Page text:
January 11, 2021
Join the gallery on Tuesday 19 January at 6pm GMT for a live conversation between Gee's Bend artists Loretta Pettway Bennett and Mary Margaret Pettway, and Raina Lampkins-Fielder, curator of the Souls Grown Deep Foundation. To coincide with the talk, the award-winning film 'The Quiltmakers of Gee's Bend' (2005), directed by Celia Carey, will be screened online on the gallery's website in a week-long event from 11-18 January.
January 8, 2021
Born in 1987, Julian Charrière uses a range of artistic approaches including photography, performance, sculpture and video to address questions relating to the passage of time and the relationship of our contemporary societies to the natural world. His research practice merges art, science and anthropology, highlighting the tensions that mark the relationship between man and his environment.
Created in 2000 by Gilles Fuchs, Founder and president of ADIAF, the Marcel Duchamp Prize aims to highlight the creative abundance of the French scene at the beginning of the 21st century and to support artists in their international career. The four artists nominated for the 2021 Prize are Julian Charrière, Isabelle Cornaro, Julien Creuzet and Lili Reynaud-Dewar. A collective exhibition will open at Centre Pompidou on 6 October, with the international jury announcing the winner on Monday 18 October, 2021.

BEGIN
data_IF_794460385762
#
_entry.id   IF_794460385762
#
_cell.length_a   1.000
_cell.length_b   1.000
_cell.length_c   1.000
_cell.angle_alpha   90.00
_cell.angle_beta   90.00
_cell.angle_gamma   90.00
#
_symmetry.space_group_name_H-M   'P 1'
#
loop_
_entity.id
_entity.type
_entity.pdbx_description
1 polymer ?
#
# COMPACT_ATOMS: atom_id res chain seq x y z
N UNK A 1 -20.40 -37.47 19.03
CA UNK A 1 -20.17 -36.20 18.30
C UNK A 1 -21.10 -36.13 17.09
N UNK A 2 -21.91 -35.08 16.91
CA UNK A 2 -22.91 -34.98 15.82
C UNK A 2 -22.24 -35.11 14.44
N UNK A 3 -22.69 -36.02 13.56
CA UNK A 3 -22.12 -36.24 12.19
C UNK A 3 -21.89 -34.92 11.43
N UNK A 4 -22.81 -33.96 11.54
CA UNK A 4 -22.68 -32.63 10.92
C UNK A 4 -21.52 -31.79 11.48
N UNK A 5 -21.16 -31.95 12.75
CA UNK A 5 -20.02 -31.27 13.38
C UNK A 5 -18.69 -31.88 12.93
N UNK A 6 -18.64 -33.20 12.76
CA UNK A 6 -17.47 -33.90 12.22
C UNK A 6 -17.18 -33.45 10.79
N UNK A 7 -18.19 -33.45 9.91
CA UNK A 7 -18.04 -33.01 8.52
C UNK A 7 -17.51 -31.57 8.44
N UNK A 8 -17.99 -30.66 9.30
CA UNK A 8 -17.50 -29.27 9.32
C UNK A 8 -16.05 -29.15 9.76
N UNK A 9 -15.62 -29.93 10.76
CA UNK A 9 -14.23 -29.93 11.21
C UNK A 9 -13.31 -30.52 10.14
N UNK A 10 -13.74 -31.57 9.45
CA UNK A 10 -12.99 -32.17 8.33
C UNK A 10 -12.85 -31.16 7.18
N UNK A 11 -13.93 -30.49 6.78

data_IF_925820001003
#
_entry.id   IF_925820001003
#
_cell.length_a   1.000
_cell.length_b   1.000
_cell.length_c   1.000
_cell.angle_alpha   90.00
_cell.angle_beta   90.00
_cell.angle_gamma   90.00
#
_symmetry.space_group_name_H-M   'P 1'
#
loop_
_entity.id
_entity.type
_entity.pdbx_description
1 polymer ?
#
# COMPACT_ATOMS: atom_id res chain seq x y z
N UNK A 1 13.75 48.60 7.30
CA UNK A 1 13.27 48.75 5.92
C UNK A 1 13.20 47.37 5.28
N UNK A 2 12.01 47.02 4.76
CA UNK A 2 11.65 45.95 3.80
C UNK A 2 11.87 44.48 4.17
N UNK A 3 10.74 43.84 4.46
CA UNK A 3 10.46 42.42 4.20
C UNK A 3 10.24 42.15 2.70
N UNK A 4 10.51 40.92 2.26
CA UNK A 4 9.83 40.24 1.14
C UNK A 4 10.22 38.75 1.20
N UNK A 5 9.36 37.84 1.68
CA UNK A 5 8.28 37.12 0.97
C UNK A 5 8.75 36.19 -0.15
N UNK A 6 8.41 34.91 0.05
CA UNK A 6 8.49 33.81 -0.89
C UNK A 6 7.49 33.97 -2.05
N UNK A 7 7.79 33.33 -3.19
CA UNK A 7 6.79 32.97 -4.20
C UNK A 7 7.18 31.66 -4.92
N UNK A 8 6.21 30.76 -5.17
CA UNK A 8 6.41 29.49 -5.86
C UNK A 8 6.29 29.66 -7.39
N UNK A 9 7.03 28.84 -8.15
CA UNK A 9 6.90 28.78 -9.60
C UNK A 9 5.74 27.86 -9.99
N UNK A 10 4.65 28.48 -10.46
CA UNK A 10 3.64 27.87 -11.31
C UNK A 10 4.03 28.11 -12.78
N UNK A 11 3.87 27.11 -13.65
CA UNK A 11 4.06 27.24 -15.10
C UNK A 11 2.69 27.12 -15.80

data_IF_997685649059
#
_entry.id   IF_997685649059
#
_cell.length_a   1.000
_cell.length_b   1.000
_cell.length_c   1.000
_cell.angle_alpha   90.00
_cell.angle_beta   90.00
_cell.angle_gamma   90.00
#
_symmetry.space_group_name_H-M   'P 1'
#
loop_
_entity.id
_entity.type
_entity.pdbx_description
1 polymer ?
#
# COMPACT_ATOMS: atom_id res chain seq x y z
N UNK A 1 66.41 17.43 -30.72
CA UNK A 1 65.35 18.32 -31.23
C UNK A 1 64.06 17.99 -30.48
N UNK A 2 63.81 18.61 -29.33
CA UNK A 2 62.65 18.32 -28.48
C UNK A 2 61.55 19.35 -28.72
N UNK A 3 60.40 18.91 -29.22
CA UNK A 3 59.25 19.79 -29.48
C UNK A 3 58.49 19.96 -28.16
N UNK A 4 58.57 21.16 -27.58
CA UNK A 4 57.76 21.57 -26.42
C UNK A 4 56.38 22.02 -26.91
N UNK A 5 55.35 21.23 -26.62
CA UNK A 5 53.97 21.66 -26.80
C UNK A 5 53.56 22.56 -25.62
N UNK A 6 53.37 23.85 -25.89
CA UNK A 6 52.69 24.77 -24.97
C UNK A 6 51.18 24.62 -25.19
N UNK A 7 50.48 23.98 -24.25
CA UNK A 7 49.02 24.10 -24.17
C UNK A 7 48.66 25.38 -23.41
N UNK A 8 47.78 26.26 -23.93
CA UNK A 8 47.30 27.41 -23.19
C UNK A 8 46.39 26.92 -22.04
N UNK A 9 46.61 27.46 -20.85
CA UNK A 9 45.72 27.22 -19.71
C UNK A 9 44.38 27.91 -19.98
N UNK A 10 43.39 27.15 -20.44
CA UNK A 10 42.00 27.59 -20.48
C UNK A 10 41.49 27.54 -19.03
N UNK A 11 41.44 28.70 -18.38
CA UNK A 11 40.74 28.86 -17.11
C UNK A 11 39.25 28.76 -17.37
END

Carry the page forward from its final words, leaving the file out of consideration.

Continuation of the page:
January 6, 2021
Yinka Shonibare CBE RA (b. 1962, UK) is the eighth artist to receive the prestigious annual Art Icon award. On Monday 22 March 2021, the award will be presented during a virtual gala celebration Whitechapel Gallery has announced that Yinka Shonibare CBE RA (b. 1962, UK) is the eighth artist to receive the prestigious annual Art Icon award. On Monday 22 March 2021, the award will be presented during a virtual gala hosted by Iwona Blazwick OBE (Director, Whitechapel Gallery), and feature an exclusive musical performance from four-time Grammy Award winner Angélique Kidjo. To protect the safety and welfare of all attendees, the event will be hosted on a digital platform and will celebrate the Gallery’s continued commitment to youth programmes and educational activities through an evening of live presentations.